What advice would you give to teens who feel like they are in their parents’ shadows?

I think it’s important to find your own way. I know that’s easier said than done, but you must be true to yourself, else you’ll never be able to feel free and happy. There’s only one of you in the world, in fact, there’s only one of you in the history of the entire universe. I think that’s so special, and you should be proud to be you, and when you are, you’ll find that you’re not walking in anyone’s shadow. Go out and make positive connections with people who are good for your soul. Nothing else is going to matter at the end of the day.

Tilly’s emotion towards her grandfather’s Alzheimer’s diagnosis is so well written. Why did you decide to include this subplot in Cupid’s Revenge?

I read a study on dementia, and I found the numbers just shocking. Out of the people born in the UK in 2015, one in three will develop dementia in their lifetime. I know more and more people who now have family members who are suffering from dementia, and this is putting enormous stress on their families. Also, families generally don’t live under the same roof anymore, so there’ll come the question of how to best care for a grandfather or a mum, or a sister, or whoever, who will soon need twenty-four seven care. What do we do? Do we put this person into a home? Can we even afford to put them into a home? Or do we look after them in our home, which of course means a complete lifestyle change for everyone. With more and more people suffering from dementia each year, what does this mean for our society as a whole? I wanted to ask those questions. And I very much hope that I can be as wonderful as Tilly if I should find myself in her position.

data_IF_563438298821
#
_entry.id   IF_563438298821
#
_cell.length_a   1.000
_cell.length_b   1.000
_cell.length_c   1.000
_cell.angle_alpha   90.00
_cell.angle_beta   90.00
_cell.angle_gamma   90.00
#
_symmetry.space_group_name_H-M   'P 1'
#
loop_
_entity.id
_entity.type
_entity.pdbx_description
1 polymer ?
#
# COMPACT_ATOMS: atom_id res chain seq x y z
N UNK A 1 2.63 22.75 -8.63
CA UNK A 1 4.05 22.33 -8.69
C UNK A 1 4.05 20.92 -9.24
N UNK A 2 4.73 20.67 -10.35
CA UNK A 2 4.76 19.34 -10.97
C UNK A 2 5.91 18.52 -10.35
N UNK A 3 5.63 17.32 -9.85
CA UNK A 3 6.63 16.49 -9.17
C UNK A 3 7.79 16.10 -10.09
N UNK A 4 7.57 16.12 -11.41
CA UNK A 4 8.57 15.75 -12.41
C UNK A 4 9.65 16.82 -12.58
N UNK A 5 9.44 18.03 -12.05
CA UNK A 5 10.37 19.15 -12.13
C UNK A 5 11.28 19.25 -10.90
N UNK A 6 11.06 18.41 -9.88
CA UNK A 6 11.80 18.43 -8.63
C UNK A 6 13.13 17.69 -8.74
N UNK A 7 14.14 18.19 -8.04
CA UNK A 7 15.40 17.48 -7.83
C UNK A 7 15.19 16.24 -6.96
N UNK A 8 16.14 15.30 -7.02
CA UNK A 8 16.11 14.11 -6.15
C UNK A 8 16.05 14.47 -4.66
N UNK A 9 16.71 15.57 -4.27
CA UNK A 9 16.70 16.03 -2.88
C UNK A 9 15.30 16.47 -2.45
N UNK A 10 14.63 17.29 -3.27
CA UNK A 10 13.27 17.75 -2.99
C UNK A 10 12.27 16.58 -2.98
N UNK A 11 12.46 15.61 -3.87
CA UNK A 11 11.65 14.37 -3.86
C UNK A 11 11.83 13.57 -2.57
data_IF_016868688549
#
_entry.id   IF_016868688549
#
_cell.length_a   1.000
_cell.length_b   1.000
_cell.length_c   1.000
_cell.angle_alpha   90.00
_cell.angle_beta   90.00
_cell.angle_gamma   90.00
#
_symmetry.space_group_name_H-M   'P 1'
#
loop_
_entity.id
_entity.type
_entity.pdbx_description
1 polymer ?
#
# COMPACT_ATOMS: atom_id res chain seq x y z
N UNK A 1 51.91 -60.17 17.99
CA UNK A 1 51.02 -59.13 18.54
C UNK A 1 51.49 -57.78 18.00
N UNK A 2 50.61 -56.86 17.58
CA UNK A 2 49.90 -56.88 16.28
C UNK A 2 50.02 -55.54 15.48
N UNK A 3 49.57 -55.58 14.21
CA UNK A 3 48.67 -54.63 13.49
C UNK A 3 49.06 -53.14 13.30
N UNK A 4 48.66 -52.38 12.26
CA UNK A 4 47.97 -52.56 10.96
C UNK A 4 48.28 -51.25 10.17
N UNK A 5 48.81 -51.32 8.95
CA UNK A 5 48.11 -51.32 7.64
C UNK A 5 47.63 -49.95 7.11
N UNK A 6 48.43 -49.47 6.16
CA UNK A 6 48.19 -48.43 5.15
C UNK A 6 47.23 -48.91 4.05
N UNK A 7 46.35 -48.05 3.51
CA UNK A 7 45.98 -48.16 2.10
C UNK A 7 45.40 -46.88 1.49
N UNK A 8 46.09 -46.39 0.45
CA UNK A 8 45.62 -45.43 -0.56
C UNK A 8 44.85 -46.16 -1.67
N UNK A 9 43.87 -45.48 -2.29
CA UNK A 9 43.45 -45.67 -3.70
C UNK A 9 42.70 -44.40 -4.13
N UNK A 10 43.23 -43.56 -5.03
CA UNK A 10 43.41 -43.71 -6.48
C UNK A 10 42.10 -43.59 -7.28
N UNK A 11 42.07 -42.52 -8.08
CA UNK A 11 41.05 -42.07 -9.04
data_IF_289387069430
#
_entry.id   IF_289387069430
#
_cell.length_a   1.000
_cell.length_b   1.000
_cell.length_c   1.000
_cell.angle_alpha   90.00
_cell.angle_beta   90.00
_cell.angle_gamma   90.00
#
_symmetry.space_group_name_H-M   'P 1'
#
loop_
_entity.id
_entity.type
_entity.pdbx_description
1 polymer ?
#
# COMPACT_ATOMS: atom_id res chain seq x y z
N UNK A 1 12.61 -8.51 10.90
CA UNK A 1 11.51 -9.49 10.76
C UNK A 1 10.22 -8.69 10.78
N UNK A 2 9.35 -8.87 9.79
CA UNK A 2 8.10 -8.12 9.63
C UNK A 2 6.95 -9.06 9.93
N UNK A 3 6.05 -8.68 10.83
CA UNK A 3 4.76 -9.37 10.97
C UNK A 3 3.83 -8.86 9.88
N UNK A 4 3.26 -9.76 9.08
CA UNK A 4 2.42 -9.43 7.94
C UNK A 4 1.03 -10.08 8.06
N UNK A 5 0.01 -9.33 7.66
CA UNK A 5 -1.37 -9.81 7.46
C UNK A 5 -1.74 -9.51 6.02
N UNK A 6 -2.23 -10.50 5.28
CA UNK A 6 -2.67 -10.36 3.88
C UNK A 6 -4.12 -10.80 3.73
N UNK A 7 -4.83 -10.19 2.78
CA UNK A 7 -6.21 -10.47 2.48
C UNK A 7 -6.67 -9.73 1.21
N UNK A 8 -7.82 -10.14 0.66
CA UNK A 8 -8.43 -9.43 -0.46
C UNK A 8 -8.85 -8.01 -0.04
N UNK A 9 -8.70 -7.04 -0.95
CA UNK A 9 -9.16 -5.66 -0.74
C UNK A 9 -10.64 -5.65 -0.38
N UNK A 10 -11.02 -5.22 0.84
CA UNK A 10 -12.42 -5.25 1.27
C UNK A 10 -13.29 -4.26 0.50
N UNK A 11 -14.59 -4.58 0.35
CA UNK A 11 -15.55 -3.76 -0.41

You illustrated how LGBT+ teenagers like Tilly often have less experience than other teenagers when it comes to relationships. What advice do you have for teenagers who feel like they are too slow in this department?

I’d say do not even stress about it. Just be really honest with yourself about what it is you want. If you think you want to be in a relationship, make sure you find your tribe (and you will), make sure you find your person (and you will), and start exploring together. Or maybe you’ve got other things on your mind, so just because everyone else is kissing and making out and starting relationships, this doesn’t mean you have to want that, too. And if you’re worried that you haven’t met the love of your life by the time you’re fifteen, please stop worrying immediately, because the world is big and wonderful and full of beautiful surprises and beautiful people. You’ll see.

Cupid’s Revenge is out June 8, 2023. (Macmillan Children’s Books)